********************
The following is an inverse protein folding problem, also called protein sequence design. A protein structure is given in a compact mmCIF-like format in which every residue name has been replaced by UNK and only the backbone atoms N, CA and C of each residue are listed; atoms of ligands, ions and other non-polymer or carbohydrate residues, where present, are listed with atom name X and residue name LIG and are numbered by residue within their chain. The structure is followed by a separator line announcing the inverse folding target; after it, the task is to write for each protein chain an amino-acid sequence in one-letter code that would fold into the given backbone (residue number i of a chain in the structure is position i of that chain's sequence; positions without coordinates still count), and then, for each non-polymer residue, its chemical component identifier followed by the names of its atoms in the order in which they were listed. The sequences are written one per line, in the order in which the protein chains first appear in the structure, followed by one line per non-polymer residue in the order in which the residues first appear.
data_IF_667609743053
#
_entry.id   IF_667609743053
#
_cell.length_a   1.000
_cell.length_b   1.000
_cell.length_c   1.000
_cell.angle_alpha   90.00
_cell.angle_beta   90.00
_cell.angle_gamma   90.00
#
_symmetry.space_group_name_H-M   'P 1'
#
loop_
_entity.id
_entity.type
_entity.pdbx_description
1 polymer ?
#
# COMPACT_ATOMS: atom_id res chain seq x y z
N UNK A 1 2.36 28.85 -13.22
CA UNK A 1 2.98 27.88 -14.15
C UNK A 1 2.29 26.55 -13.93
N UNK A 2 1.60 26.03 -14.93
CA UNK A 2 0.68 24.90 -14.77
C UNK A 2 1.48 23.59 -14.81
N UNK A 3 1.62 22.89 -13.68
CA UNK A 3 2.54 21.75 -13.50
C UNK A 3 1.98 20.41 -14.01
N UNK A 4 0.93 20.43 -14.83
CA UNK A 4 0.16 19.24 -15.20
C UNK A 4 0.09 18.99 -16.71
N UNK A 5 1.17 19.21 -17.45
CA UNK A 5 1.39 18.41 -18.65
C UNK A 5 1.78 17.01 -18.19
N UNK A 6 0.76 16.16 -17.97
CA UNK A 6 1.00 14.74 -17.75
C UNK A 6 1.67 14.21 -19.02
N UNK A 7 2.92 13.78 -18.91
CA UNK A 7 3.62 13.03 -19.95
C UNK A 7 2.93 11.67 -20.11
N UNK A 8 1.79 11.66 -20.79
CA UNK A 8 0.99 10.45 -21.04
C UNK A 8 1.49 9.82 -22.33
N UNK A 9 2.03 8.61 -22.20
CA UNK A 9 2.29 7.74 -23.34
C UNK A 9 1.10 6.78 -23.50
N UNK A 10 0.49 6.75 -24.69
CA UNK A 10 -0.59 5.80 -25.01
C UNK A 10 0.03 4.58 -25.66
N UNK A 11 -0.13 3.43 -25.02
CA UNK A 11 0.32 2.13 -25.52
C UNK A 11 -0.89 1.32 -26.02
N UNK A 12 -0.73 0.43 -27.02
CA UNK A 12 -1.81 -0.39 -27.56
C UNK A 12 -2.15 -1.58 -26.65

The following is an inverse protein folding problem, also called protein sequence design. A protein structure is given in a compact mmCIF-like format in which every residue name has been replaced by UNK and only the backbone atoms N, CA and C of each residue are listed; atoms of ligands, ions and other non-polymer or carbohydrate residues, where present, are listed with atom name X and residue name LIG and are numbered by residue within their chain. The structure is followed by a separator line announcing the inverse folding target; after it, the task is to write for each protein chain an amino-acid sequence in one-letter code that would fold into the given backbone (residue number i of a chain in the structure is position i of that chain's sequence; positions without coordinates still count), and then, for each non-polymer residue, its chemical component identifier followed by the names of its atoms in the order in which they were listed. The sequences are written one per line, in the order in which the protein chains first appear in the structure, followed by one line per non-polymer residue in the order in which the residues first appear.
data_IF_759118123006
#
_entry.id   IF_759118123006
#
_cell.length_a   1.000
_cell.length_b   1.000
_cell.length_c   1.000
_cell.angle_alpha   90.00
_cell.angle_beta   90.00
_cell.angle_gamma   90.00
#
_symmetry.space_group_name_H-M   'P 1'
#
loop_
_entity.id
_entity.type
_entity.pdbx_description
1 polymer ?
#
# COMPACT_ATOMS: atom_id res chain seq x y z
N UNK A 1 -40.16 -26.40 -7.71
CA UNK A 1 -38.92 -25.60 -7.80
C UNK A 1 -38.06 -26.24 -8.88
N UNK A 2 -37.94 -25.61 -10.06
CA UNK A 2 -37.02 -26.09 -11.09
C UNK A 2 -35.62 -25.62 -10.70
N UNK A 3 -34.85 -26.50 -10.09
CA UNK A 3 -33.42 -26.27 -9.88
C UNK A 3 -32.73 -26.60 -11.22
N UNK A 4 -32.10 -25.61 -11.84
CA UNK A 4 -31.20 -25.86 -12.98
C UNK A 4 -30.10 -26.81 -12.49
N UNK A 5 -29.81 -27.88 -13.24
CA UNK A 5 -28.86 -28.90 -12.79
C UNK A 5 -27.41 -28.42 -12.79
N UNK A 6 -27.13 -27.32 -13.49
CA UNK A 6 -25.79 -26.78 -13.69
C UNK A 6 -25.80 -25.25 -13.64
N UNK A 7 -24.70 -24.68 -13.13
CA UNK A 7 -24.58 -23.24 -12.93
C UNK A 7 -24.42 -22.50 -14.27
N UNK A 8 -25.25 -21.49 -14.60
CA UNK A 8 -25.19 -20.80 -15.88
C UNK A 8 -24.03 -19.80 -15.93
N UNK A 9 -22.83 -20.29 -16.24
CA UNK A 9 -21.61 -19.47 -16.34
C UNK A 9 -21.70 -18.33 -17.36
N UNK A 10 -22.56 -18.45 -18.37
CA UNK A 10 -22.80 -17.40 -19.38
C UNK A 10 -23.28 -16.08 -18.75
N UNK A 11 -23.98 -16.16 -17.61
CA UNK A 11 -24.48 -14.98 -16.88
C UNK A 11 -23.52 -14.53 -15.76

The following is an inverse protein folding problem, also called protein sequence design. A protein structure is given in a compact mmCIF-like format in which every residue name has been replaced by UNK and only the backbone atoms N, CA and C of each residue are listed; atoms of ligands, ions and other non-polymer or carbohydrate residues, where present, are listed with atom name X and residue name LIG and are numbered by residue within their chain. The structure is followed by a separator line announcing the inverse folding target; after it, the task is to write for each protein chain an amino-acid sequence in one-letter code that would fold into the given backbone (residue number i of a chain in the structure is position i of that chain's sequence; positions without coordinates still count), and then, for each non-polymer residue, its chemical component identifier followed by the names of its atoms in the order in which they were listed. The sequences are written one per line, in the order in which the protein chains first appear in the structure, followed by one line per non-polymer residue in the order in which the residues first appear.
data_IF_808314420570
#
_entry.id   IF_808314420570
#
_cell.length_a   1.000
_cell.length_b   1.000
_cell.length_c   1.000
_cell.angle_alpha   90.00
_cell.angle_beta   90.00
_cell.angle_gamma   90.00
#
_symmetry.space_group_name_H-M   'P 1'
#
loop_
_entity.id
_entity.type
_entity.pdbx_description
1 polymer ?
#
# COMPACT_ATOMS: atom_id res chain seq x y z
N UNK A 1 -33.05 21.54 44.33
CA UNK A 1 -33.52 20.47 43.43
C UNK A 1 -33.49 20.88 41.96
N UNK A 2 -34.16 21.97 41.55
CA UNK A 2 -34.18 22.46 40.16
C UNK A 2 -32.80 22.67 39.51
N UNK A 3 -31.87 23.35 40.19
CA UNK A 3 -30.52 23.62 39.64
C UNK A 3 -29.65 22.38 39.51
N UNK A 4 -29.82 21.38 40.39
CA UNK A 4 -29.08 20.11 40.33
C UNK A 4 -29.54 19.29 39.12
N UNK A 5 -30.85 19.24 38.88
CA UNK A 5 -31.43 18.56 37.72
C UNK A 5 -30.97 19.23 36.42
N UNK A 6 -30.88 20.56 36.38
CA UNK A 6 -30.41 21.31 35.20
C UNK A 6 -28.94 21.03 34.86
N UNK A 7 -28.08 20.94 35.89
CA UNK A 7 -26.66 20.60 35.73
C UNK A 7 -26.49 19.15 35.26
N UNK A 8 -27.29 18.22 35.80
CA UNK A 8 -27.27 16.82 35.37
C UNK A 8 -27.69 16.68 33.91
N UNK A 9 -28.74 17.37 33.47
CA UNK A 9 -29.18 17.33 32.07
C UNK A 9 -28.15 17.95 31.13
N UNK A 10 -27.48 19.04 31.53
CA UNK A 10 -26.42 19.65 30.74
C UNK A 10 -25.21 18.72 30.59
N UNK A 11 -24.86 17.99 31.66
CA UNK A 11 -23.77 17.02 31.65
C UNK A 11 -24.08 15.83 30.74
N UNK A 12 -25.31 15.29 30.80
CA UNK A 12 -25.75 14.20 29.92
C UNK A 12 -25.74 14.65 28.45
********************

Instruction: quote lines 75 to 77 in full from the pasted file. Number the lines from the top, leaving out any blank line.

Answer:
_entity.pdbx_description
1 polymer ?
#